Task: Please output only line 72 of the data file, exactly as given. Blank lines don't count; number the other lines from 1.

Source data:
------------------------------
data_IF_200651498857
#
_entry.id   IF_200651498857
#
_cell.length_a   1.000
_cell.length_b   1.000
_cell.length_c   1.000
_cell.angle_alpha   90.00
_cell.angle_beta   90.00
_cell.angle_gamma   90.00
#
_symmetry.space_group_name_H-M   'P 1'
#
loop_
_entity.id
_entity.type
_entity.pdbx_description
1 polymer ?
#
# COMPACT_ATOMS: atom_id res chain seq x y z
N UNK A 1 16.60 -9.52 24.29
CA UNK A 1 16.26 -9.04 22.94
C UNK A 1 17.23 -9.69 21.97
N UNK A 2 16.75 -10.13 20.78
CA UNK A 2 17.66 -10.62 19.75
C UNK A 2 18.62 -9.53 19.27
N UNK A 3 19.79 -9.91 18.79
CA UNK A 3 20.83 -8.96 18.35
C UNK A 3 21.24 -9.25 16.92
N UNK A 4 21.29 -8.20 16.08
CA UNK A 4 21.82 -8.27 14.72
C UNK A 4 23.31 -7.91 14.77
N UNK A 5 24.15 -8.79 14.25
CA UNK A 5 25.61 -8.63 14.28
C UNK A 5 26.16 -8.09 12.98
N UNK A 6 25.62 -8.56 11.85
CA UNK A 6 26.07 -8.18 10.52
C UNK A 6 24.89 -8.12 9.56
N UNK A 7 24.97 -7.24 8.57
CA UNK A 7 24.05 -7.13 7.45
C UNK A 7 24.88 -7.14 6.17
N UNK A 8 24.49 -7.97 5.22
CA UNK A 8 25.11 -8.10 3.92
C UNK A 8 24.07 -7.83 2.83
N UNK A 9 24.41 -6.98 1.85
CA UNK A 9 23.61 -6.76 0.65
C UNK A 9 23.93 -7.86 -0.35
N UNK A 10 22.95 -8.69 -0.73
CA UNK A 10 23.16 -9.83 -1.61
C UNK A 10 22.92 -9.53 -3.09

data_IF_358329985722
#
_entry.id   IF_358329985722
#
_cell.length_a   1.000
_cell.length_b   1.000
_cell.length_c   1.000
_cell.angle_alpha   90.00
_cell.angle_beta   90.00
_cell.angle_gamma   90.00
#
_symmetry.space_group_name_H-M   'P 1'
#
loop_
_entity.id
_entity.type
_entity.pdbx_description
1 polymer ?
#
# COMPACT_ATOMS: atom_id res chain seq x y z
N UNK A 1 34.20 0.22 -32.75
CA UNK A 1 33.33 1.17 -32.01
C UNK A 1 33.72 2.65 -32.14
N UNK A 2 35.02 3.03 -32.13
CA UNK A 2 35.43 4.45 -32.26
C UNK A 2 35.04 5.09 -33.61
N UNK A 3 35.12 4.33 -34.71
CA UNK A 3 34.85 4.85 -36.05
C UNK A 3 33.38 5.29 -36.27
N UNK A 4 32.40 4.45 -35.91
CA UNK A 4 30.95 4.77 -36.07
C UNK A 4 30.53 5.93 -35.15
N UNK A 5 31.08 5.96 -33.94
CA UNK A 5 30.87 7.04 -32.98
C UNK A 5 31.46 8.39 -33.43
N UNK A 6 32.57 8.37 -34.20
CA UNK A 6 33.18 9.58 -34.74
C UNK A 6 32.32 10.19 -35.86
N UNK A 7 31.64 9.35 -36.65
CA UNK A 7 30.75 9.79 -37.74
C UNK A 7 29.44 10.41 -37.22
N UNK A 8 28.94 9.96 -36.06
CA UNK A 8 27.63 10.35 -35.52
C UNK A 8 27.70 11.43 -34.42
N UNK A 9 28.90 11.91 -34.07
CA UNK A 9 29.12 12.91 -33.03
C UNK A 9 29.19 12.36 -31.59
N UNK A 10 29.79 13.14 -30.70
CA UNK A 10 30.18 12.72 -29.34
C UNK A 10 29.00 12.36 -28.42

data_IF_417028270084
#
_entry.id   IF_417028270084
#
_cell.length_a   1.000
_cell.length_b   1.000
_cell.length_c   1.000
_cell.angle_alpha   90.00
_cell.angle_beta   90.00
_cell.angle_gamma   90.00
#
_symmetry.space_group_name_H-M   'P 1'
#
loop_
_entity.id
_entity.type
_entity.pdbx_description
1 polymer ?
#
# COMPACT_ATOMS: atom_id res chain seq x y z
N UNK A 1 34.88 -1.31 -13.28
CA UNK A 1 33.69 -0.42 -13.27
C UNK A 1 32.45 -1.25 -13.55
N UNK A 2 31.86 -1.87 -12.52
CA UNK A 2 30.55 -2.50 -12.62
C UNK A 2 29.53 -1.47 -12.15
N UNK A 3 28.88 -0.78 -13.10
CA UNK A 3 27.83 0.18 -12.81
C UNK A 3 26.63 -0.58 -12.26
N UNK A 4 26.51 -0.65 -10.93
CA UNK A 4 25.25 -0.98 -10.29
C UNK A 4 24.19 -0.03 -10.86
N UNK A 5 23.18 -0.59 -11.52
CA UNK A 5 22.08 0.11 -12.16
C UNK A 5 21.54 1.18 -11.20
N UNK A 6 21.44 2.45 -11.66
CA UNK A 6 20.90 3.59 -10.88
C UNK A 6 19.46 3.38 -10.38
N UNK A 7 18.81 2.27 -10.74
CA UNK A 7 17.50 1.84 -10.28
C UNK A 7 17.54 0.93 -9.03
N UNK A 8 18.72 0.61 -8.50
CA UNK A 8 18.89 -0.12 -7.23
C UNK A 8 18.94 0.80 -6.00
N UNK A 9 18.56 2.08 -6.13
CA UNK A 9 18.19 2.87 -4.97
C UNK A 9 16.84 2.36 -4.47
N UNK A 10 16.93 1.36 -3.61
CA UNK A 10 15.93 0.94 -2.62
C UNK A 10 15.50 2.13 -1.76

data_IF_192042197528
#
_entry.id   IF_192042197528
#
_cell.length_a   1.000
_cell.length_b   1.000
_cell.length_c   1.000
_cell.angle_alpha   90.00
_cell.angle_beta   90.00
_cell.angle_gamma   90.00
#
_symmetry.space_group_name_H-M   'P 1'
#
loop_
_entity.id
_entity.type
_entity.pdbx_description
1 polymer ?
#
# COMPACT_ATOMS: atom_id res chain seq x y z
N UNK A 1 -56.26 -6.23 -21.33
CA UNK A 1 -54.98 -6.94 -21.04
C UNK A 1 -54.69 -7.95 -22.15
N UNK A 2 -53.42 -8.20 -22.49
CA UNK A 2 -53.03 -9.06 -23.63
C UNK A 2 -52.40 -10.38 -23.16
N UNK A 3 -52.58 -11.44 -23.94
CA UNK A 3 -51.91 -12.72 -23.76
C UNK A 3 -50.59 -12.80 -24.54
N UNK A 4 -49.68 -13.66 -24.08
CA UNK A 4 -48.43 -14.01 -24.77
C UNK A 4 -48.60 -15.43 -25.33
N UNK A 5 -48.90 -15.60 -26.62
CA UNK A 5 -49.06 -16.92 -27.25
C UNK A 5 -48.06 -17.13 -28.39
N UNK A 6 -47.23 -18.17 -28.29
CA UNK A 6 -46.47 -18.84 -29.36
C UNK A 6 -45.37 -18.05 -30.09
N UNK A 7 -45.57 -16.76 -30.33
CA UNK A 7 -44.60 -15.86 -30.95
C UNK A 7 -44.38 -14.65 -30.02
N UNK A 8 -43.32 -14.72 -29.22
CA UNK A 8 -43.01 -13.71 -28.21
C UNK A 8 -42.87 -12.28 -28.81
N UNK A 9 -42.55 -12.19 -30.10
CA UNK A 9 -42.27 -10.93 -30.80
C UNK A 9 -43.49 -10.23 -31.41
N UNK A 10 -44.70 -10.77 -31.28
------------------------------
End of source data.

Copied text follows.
CA UNK A 1 33.33 1.17 -32.01